Originally posted to The Huffington Post.
But my life is strikingly different now. That list has no place in my current world. I am neither bald, nor bloated, nor bummed out. I'm thriving. My hair is luscious and longer than ever. My weight is steady, and I'm the strongest I've ever been. For the first time in my life, I am happy.
I am no longer sick. I am well.
That isn't the case for some of my closest friends and family. It's oddly coincidental that in the same year that I've recovered from my illness, a number of my friends and family are facing illnesses of their own. Their concerns range from cancer to mental health to physical trauma. But it doesn't matter what obstacle they're hurdling. I've discovered that all of our needs, regardless of ailment or treatment regimen, are the same. We want to know what they're going through is normal. We need to know that we're not alone.
Because I'm 'well,' and perhaps because I'm still desperate to make sense of my own senseless diagnosis, I assign myself responsibility to them. I know the impact a physical illness can have on your social functioning and ability to cope. I know how important the support of a good friend can be. So I make myself available to them. I am as visible or invisible as they need me to be. I visit when they need to talk, or keep my distance when they need some peace. I offer them the support that I missed during my own illness.
I can't deny the startling truth behind our experiences, that no amount of support or care can cure. I already know I'll never be safe from illness. But in my recovery I am beginning to see that nobody is safe from illness. We're either past or potential victims of the same threats. Years after my own treatment has finished, I am surrounded by what I now expect to be the circumstances of the rest of my life - illness and suffering.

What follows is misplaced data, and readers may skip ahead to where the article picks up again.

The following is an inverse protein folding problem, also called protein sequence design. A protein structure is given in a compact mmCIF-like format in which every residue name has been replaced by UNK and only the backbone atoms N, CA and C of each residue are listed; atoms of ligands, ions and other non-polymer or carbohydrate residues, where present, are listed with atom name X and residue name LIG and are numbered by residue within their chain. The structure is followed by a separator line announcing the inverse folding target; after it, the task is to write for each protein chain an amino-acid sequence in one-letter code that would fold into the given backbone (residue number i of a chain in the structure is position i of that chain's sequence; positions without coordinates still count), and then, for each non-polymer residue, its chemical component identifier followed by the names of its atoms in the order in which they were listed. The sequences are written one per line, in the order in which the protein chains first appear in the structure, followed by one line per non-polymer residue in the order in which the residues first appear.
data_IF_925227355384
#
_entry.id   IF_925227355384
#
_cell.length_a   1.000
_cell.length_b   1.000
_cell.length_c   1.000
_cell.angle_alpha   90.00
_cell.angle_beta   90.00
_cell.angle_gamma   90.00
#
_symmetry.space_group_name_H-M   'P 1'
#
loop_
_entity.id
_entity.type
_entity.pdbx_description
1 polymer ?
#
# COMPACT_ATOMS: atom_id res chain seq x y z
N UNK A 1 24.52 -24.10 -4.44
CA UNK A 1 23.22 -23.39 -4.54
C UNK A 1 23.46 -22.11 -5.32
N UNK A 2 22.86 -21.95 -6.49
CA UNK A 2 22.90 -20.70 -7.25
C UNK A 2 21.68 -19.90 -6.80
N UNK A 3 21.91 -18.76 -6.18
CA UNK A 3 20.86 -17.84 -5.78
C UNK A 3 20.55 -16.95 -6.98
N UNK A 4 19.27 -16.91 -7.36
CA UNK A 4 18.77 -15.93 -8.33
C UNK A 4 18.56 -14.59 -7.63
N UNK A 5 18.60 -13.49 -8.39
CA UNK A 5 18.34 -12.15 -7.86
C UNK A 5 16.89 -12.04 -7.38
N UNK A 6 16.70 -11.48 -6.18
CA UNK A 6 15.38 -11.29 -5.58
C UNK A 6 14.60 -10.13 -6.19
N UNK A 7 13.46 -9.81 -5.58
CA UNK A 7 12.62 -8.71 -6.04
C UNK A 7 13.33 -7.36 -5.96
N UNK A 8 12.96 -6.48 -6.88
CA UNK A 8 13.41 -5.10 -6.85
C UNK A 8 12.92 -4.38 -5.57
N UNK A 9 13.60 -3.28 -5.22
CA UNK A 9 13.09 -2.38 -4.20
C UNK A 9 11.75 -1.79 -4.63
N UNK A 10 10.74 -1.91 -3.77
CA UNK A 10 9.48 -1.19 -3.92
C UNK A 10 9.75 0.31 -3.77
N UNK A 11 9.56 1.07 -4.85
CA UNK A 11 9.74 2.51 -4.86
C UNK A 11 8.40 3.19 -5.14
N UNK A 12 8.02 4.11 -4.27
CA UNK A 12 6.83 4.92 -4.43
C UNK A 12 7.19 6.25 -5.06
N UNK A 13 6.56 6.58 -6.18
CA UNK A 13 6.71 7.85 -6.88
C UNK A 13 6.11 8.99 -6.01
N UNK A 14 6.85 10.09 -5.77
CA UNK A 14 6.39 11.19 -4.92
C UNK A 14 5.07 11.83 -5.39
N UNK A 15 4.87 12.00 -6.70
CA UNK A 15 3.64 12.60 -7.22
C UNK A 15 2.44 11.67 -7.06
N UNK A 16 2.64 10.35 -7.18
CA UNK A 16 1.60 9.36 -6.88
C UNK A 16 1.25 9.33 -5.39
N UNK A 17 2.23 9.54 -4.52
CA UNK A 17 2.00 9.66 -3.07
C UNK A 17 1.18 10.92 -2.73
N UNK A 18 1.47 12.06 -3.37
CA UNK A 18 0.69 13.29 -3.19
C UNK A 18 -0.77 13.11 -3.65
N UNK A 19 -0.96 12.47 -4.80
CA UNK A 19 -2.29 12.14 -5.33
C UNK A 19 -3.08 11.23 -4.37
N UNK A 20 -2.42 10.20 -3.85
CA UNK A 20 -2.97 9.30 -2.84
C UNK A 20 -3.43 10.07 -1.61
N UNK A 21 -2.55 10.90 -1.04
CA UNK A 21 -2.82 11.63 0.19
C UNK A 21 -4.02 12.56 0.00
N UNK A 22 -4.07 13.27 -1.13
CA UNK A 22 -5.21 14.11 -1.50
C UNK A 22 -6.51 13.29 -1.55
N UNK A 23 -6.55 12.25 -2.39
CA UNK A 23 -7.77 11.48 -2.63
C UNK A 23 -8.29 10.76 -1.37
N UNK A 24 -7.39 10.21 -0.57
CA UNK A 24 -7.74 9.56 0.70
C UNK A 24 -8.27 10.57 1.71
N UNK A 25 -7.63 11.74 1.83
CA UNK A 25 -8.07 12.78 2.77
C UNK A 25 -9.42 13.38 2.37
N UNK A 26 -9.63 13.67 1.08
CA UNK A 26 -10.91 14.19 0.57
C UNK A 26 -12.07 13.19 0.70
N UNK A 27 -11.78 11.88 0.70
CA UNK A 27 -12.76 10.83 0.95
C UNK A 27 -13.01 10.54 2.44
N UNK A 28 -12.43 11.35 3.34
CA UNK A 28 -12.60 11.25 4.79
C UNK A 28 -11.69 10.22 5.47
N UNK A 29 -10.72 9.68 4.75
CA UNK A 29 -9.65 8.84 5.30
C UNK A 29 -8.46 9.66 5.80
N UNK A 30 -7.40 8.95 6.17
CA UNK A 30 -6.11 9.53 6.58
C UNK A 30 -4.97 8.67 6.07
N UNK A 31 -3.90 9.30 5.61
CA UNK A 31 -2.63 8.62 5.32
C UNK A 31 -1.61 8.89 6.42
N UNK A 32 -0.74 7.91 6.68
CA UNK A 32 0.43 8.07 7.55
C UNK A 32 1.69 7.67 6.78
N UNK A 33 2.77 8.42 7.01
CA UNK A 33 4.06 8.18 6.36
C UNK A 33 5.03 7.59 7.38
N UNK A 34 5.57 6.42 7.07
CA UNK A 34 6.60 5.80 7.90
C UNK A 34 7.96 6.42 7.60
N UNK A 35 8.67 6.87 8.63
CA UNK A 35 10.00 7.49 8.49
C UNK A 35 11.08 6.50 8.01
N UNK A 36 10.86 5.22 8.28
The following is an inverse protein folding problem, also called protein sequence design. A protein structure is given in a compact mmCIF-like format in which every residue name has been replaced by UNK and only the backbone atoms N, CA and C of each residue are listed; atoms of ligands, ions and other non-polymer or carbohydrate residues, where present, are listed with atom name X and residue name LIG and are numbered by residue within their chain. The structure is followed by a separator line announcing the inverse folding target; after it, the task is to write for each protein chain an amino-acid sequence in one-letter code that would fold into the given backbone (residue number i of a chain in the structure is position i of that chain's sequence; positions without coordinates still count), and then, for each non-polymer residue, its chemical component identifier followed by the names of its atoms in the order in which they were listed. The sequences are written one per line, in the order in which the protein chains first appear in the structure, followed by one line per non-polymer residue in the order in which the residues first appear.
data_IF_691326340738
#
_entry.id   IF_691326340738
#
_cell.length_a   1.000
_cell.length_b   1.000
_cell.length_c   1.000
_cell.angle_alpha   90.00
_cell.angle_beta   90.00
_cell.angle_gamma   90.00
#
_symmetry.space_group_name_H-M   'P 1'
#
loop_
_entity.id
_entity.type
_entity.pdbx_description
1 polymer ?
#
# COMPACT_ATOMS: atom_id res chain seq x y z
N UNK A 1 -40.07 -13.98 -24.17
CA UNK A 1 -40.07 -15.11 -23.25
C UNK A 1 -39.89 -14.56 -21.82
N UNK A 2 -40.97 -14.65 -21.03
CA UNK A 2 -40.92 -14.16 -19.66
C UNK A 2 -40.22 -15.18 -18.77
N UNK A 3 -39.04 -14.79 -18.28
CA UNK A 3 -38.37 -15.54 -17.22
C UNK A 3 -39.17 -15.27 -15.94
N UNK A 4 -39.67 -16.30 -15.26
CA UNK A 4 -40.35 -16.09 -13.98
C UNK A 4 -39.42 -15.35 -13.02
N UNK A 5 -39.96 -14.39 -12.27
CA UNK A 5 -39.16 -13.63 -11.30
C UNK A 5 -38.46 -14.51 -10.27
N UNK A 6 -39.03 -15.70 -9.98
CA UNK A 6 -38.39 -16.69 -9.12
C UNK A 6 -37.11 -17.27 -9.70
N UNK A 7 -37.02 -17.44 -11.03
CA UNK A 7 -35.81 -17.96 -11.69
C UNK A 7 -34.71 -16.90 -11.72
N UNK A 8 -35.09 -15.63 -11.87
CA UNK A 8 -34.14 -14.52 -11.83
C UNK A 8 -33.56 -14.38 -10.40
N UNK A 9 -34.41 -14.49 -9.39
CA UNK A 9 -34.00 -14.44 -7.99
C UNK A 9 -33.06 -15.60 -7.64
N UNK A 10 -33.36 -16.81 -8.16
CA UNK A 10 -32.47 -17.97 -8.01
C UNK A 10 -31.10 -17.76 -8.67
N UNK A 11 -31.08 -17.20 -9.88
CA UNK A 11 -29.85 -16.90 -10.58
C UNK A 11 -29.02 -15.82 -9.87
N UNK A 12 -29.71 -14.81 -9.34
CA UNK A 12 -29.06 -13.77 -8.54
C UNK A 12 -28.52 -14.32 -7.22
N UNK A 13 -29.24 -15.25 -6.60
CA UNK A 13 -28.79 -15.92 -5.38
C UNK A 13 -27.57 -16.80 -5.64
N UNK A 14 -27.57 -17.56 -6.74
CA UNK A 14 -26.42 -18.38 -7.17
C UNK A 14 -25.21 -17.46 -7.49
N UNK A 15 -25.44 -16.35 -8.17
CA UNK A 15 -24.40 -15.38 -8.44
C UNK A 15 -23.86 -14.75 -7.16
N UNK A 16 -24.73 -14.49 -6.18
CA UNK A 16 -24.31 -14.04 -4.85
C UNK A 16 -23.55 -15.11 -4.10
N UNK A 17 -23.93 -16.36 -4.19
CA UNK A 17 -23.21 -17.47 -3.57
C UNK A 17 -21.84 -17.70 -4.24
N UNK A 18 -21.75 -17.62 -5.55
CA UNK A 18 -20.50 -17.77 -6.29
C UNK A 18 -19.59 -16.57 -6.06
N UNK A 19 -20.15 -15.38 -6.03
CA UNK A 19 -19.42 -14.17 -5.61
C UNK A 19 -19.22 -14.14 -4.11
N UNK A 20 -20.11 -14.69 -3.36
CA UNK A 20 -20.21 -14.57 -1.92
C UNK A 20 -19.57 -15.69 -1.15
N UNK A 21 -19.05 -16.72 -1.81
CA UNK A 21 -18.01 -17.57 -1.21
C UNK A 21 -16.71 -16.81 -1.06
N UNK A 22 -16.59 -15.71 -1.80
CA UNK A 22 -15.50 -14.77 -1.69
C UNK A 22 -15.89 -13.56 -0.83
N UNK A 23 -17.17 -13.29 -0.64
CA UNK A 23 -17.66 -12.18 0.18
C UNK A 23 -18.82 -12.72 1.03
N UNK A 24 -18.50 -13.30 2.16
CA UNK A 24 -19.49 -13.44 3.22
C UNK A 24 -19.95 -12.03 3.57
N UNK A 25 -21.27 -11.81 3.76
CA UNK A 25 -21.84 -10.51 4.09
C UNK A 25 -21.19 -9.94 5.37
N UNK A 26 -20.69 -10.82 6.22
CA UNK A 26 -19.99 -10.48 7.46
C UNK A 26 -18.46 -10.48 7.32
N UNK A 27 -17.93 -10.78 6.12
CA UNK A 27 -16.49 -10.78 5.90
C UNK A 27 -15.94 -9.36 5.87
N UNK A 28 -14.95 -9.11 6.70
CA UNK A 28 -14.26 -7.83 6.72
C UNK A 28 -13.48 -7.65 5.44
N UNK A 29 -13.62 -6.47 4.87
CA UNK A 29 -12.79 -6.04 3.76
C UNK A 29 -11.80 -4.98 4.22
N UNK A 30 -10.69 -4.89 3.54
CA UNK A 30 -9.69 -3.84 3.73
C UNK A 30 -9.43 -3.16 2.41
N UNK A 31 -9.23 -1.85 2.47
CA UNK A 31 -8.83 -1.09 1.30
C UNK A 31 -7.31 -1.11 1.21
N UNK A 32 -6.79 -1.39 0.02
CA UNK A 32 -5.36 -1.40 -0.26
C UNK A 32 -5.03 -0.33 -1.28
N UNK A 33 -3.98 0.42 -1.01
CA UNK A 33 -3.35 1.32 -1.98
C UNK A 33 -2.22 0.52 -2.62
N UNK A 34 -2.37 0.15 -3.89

There's a responsibility that comes with knowing this. I felt alone during treatment because I was ahead of the curve, being much younger than most when they're diagnosed with a potentially fatal illness. Nobody in my social circles had been there before me. With my experience now behind me, I am a rare resource to friends and family in similar circumstances. I get it. I know what they're going through. And we're in this together.
My list of adverse side effects is no longer a shock and awe tactic to help people who have no idea understand the full extent of my suffering. The number of people who understand how bad it was for me is, unfortunately, growing. So my list serves a more meaningful purpose. It normalizes where it once enlightened. It's a connection, rather than a source of disconnect.
I look forward to the day when my friends join me on the other side, when what seems to be a defining illness fades into a memory. A time when a trying, life-altering experience works its way out of a narrative, and becomes a passing moment in a long, complicated history. Just like I did, my friends will move on to their own version of normalcy. Maybe even happiness. If they take anything away from my story I hope it's this: illness, like good health, can be fleeting. There's another side waiting for them too.